The Art of the Steal is a brash new documentary that tackles what’s become one of the Main Line’s most enduring controversies: the scheduled move of Dr. Albert C. Barnes’ private art collection from Merion to the Benjamin Franklin Parkway. The film made its festival debut last fall in New York and Toronto. And while director Don Argott and producer Sheena M. Joyce—a Bryn Mawr College graduate—won’t talk locally until Steal screens here this spring, one of the film’s participants is happy to go on the record about the pending punch the film is sure to pack. Robert Zaller is a professor of history at Drexel University and a member of the steering committee of the Friends of the Barnes Foundation. He attended the New York Film Festival press showing as a roving critic for the Broad Street Review.
MLT: You’ve seen the film.
What story of the Barnes does it tell? Is there a slant one way or another?
RZ: The Art of the Steal traces the origins of the foundation from Barnes’ own humble beginnings in Philadelphia. It discusses his partnership with John Dewey in turning his art collection into a teaching instrument, and his notion of art education as a means of democratic empowerment. As the film makes clear, Barnes originally envisioned housing his collection in Philadelphia, but its utter rejection by the city art establishment understandably alienated him.
MLT: Did the Friends of the Barnes Foundation have a hand in making The Art of the Steal?
RZ: None at all. Some of us—myself included—agreed to be interviewed for it. We had no part in it otherwise, but the filmmaker concluded that the move of the Barnes was a boondoggle, pure and simple. That’s what we think, too. So do critics and reporters for the New York Times, the Wall Street Journal, the Los Angeles Times, The New Yorker, The New Republic, Commentary, and the London Independent. No one outside Philadelphia thinks the city is going to wind up with anything but egg on its face.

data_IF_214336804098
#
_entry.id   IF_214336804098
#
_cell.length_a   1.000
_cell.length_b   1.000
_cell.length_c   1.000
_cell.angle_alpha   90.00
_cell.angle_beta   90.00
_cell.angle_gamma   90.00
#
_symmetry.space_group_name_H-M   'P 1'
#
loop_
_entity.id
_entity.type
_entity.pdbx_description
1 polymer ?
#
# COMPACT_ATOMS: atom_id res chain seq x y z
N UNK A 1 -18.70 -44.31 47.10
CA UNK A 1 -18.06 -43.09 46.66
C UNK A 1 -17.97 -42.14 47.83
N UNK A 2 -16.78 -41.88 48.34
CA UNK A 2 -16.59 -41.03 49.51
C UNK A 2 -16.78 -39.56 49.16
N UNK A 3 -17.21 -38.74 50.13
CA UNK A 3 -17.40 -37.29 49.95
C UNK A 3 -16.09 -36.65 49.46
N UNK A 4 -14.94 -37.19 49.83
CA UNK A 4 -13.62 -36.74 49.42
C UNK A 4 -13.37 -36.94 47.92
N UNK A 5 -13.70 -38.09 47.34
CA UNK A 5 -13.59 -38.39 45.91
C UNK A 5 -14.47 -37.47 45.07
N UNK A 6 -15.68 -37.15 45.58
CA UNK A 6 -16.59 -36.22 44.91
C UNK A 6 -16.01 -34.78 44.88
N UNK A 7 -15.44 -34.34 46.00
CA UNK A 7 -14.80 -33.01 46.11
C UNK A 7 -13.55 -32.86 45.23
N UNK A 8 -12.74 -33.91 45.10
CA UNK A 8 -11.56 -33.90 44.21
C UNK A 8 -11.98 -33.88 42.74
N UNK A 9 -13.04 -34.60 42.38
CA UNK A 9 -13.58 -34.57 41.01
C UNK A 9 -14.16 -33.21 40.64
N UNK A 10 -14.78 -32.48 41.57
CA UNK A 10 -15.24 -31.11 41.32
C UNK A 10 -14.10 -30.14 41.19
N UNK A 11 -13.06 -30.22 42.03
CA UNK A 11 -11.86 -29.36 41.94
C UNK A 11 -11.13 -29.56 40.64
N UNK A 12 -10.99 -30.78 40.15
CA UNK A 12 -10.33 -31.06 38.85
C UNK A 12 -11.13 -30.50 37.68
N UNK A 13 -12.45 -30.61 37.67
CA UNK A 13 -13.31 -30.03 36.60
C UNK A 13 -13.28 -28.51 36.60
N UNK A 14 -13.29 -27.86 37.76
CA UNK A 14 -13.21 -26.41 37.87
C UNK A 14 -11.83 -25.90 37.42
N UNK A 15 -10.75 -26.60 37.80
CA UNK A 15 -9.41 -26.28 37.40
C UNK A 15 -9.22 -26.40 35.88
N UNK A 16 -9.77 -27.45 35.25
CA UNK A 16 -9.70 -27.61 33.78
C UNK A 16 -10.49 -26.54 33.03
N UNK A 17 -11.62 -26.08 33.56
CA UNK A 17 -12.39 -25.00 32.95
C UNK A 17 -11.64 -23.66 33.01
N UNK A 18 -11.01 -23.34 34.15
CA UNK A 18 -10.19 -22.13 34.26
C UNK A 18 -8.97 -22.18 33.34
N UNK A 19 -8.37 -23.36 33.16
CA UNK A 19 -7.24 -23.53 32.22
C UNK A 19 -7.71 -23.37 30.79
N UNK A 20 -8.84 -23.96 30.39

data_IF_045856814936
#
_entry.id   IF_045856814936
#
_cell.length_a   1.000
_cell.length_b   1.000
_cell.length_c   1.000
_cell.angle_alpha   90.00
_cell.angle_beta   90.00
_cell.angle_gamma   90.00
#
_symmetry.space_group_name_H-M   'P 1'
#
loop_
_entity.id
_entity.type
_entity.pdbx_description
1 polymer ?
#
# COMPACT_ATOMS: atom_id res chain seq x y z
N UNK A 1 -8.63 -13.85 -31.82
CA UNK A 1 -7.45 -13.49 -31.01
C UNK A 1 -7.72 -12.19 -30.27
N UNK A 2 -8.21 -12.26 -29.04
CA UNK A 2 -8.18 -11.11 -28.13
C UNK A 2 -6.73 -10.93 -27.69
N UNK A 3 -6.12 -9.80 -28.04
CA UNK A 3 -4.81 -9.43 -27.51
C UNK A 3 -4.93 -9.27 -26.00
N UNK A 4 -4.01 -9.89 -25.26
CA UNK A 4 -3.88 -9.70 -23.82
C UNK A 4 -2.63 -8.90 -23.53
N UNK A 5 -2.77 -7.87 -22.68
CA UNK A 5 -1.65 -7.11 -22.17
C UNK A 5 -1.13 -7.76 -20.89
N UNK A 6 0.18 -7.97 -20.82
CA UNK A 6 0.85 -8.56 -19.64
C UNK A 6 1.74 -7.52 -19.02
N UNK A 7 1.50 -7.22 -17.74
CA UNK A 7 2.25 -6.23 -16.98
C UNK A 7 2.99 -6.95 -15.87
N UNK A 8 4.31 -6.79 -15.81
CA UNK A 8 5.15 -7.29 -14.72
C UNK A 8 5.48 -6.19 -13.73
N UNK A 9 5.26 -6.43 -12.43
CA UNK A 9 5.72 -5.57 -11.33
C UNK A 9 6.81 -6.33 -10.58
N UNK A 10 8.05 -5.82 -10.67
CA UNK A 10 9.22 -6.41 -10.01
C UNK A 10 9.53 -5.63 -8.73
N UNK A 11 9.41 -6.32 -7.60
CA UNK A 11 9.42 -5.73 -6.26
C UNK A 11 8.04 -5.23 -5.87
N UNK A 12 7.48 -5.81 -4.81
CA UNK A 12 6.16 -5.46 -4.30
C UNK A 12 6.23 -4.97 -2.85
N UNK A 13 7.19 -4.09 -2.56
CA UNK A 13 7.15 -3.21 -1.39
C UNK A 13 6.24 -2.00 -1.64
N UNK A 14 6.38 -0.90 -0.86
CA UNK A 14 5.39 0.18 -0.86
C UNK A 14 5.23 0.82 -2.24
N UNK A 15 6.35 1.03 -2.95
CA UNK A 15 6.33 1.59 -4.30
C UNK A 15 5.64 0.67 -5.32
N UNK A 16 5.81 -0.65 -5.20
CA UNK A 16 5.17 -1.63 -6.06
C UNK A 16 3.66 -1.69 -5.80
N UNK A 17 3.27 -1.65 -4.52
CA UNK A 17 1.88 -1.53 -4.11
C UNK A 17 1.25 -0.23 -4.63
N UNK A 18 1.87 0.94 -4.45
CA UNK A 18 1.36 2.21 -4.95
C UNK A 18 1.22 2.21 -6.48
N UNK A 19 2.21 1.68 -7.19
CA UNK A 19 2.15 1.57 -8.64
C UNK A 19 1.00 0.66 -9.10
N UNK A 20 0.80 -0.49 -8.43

MLT: Do the Friends get any significant screen time?
RZ: The film’s last part describes the formation of the Friends of the Barnes Foundation and its unsuccessful effort, together with Montgomery County, to reopen the move in Montgomery County Orphans’ Court and the rejection of both the Friends’ and the county’s petitions by Judge Stanley R. Ott, who’d given permission for it in 2004. The reasoning behind Ott’s decision—if it can be called that—isn’t discussed.
MLT: What’s your role in the film?
RZ: I appear briefly and unmemorably, but the principal point I try to make is that, with a net value of $30 billion, the hijacking of the collection is the greatest act of art theft since World War II.
MLT: Does the film advance the Friends’ interests?
RZ: The film sets out to tell the truth, and I believe it does so. To that extent, it is helpful to those—including the Friends—who want to see the Barnes preserved in Merion, and Dr. Barnes’ vision and will honored.
MLT: Why do you suppose Don Argott and crew are being so reserved and guarded?
RZ: The distributor will make the decisions about the release. We’re assured it will take place this year. Obviously, we hope the film comes out as soon as possible. Truth shouldn’t wait.
MLT: How did the Barnes collection take on such a life of its own?
RZ: On its 12-acre site in Merion, the collection became part of a larger arboreal and horticultural environment that reflected it, and that became integral to Barnes’ overall conception of aesthetic experience. As others came to recognize the significance of the collection, some began to covet it—notably Walter Annenberg, whose criminal and reactionary associations are detailed in the film. Annenberg and his paper, the Philadelphia Inquirer, attempted to undermine the Barnes trust after his death, but these efforts were unsuccessful until after the death of Barnes’ close associate and collaborator, Violette de Mazia. When Richard Glanton became board chairman of the Barnes (Glanton is extensively interviewed in the film), the door was opened to Annenberg and others to jettison trust restrictions on the grounds of making the collection accessible to a wider public audience.
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MLT: What about the story of how Glanton sued the Barnes’ neighbors for protesting egregious violations of local zoning ordinances and accused them of racism under the 1871 Ku Klux Klan statute?